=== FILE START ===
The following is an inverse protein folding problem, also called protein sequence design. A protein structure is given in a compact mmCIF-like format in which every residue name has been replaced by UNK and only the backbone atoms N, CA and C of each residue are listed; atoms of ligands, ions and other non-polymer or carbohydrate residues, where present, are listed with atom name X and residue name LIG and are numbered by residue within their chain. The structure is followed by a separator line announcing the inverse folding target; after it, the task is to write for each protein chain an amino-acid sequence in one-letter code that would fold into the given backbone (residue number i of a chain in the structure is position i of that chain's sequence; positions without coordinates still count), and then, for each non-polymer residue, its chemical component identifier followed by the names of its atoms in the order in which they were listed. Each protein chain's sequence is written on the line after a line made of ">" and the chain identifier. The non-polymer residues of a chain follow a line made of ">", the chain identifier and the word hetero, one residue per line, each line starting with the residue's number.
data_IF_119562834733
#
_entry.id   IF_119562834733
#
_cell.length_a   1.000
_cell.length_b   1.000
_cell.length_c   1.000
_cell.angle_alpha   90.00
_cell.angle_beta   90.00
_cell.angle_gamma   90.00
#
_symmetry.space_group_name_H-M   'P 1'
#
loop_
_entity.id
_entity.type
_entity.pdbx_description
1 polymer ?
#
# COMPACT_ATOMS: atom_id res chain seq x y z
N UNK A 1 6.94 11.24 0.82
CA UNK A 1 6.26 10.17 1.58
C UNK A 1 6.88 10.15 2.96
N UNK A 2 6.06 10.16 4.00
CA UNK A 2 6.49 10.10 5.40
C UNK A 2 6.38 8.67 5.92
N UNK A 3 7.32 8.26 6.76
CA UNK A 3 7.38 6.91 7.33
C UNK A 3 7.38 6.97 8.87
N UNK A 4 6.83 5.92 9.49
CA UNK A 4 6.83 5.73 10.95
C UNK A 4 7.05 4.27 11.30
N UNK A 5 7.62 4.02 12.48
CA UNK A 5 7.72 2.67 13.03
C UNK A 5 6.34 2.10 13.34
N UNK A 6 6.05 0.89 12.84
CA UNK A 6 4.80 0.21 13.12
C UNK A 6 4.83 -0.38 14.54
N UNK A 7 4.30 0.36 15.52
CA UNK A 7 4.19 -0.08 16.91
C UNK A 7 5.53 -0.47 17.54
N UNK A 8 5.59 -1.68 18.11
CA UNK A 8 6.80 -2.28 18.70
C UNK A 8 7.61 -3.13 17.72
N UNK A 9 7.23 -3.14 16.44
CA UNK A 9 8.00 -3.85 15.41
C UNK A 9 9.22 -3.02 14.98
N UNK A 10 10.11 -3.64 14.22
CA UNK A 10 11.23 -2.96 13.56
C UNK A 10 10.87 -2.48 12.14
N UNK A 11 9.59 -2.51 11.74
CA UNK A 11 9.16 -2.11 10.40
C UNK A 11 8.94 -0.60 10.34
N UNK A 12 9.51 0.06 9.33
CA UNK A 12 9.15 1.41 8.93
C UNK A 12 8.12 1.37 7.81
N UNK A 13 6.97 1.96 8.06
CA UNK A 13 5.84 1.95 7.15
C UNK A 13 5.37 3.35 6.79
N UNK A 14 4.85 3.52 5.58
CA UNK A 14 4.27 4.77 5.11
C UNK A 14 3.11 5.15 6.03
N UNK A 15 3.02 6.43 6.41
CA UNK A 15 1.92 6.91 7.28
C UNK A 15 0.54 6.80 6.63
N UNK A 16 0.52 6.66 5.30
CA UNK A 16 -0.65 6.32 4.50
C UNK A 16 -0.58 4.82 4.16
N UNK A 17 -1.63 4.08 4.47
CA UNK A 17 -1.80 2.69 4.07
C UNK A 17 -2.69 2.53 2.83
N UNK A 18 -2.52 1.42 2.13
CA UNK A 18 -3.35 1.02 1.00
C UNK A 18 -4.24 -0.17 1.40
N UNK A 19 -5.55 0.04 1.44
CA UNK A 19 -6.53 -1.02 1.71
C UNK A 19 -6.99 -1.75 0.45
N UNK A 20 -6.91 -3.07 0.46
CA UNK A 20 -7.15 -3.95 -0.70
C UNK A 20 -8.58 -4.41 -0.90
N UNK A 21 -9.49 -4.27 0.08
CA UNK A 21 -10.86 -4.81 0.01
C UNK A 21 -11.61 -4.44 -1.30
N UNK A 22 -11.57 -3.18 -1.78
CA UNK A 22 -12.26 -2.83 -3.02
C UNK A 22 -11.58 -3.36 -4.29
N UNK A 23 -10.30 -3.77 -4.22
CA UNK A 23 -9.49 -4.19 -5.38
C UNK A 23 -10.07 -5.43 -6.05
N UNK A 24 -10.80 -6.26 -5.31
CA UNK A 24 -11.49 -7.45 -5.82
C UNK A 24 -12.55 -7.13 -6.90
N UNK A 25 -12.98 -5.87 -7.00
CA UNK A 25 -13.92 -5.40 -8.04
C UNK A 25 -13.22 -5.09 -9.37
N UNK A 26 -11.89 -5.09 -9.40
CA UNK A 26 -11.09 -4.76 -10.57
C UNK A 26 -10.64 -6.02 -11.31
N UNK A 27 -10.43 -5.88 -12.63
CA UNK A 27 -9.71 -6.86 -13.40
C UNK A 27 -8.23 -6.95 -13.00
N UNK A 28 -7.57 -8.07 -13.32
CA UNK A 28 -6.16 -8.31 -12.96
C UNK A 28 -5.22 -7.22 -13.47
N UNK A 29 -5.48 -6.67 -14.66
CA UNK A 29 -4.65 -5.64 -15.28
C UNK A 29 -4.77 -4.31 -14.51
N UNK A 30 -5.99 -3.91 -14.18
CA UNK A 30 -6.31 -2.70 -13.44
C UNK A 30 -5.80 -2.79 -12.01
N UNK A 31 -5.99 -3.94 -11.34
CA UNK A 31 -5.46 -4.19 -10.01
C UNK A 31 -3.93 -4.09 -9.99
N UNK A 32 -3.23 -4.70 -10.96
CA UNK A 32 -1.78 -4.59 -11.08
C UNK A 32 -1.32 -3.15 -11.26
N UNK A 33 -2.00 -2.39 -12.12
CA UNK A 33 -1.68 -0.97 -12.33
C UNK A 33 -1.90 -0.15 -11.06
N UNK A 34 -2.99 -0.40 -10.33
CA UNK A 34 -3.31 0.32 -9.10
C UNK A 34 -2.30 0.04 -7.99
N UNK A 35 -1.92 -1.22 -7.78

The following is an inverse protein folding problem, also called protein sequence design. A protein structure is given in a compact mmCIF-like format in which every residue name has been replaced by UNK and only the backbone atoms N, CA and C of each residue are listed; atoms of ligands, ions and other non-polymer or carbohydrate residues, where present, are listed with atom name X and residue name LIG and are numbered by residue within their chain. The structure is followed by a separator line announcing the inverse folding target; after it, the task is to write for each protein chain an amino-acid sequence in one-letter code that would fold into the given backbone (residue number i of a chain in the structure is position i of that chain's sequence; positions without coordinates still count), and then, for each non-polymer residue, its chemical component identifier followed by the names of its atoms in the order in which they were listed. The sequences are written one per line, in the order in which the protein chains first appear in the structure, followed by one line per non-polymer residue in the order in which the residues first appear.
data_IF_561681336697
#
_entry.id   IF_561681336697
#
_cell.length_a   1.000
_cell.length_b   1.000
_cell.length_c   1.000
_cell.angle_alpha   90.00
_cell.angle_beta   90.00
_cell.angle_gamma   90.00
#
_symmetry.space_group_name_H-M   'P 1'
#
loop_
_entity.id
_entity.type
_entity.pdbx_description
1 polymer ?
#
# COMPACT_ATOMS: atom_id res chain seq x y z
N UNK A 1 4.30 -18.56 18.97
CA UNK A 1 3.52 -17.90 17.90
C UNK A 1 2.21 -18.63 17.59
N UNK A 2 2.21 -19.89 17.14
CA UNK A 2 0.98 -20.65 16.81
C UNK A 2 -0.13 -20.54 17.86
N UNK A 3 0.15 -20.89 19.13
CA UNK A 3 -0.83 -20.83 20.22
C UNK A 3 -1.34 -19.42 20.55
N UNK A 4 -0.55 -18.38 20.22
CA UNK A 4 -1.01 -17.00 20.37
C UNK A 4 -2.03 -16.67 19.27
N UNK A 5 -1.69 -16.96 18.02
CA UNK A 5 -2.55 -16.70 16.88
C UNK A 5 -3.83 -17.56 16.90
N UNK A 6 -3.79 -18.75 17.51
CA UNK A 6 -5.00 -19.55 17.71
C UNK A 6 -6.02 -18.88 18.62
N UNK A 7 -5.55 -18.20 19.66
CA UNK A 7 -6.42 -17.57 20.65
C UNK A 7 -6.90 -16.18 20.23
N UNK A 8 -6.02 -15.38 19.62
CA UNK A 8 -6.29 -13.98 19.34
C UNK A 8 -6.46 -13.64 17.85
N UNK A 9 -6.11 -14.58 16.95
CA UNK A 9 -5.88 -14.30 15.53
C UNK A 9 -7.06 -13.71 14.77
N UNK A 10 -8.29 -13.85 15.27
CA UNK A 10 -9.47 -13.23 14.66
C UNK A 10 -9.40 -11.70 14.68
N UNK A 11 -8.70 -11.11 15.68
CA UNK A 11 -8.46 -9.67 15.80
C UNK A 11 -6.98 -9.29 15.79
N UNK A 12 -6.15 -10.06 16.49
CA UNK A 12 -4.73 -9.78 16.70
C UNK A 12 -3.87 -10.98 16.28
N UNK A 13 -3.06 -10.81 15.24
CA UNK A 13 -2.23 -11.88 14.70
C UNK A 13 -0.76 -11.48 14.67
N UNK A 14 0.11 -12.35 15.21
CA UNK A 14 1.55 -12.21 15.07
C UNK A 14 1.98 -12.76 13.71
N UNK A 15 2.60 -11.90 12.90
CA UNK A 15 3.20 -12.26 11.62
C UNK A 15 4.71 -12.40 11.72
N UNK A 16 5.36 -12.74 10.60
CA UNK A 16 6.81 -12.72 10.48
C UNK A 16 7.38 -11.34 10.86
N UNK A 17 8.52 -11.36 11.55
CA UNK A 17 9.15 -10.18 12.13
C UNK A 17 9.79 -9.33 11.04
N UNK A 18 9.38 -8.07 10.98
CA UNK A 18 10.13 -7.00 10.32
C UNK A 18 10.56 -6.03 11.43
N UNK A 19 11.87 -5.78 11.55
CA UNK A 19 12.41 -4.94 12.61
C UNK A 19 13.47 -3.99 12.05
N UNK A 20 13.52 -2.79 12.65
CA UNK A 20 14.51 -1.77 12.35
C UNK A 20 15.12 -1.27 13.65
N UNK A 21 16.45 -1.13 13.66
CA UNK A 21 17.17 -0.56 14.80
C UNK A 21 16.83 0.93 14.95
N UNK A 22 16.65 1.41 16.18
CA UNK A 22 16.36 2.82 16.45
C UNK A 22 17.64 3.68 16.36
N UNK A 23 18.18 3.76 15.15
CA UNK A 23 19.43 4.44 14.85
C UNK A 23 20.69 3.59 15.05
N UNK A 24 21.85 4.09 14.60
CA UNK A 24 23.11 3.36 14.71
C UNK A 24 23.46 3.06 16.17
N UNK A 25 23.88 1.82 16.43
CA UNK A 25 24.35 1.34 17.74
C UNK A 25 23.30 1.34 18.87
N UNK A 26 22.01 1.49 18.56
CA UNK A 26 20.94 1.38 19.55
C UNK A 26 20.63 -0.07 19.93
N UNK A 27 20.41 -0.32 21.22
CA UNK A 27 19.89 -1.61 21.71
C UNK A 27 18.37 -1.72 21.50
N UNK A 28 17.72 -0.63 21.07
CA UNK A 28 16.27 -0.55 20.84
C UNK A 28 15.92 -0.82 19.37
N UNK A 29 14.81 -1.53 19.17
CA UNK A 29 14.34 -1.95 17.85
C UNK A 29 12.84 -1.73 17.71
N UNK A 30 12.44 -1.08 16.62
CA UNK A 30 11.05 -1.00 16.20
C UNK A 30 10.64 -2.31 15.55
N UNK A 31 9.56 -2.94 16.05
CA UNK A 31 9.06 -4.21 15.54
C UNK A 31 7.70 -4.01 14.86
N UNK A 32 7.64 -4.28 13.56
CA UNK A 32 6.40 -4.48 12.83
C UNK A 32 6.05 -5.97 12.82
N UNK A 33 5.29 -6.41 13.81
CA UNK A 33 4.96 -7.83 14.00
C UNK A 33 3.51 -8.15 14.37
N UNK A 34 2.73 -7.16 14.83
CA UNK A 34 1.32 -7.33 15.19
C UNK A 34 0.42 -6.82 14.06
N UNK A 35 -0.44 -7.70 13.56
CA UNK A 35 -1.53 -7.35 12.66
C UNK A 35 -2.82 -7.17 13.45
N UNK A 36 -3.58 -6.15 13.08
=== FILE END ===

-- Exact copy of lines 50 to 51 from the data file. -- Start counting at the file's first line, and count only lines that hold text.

CA UNK A 10 11.23 -2.96 13.56
C UNK A 10 10.87 -2.48 12.14